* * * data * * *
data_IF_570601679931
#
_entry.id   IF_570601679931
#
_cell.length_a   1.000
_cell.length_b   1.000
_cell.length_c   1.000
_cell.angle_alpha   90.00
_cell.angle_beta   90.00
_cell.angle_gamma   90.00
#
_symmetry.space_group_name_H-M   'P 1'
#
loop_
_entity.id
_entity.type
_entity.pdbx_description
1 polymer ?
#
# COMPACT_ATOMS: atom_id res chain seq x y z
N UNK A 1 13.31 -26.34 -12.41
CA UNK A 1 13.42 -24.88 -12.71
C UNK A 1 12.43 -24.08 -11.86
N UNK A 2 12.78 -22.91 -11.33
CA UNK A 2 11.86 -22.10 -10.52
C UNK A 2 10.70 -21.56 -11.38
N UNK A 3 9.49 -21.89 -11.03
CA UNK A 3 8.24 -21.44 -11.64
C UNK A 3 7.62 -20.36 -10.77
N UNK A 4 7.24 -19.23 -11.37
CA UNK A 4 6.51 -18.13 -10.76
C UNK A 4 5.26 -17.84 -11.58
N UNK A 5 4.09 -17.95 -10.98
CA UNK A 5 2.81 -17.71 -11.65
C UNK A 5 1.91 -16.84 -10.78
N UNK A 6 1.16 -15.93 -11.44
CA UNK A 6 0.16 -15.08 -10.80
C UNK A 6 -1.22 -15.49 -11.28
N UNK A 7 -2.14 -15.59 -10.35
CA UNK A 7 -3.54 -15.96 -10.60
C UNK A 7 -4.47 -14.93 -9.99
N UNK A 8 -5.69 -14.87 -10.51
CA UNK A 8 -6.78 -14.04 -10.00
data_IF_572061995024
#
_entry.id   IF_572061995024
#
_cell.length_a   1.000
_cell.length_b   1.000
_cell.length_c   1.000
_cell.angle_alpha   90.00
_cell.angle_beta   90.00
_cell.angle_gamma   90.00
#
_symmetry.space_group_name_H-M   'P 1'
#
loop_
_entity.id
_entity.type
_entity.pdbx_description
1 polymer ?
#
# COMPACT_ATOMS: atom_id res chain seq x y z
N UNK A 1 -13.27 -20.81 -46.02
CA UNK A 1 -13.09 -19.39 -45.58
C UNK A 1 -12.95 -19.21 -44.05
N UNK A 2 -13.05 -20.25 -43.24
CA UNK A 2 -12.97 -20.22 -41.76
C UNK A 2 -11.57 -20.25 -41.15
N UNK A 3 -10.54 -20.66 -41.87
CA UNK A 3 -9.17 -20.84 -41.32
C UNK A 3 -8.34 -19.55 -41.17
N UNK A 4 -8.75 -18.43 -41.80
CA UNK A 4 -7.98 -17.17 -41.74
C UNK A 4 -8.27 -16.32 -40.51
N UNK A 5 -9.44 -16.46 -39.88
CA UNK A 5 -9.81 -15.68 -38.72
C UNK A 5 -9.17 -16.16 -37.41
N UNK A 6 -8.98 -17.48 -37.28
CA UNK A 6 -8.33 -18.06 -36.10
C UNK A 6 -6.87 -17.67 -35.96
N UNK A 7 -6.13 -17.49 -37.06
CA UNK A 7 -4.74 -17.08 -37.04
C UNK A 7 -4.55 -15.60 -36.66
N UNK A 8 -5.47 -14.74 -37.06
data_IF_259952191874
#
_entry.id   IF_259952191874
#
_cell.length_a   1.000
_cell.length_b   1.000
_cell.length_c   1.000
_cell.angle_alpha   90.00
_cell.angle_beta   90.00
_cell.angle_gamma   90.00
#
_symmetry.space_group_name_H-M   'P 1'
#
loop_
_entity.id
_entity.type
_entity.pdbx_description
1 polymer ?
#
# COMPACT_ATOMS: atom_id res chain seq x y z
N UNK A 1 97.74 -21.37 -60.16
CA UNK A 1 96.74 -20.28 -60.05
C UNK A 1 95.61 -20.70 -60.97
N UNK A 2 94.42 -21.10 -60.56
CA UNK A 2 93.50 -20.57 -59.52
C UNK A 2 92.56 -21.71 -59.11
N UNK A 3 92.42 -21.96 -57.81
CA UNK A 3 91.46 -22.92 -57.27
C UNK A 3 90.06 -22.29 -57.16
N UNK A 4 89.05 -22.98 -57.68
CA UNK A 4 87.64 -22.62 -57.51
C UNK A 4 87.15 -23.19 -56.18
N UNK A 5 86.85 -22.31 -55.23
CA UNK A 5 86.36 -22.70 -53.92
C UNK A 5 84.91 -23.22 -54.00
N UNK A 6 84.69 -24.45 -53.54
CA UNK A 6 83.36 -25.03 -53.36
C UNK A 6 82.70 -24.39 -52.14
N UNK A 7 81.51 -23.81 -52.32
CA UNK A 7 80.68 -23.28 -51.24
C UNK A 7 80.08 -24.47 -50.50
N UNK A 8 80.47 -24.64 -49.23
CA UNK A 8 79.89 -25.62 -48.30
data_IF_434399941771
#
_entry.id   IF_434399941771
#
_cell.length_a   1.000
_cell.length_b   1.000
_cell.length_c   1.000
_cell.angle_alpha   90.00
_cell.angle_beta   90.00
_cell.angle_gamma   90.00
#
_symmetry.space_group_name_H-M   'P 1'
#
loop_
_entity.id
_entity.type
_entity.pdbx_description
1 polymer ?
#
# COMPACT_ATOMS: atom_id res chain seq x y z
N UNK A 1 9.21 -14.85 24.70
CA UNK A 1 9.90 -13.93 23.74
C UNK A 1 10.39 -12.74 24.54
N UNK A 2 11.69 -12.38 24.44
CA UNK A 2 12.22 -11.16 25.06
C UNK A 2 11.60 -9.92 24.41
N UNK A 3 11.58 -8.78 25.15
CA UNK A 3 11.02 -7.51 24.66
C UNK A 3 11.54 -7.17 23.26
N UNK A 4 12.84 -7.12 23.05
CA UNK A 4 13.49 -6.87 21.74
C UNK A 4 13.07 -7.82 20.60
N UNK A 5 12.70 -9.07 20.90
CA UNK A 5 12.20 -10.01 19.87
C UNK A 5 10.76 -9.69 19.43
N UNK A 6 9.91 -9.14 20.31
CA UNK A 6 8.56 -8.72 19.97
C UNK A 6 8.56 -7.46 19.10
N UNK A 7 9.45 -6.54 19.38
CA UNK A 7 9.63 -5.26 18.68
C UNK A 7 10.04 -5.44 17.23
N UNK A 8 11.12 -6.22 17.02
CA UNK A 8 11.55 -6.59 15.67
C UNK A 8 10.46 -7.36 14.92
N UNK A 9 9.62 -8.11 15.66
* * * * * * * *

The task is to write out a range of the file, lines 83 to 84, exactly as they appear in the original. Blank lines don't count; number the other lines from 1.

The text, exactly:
CA UNK A 7 -4.74 -17.08 -37.04
C UNK A 7 -4.55 -15.60 -36.66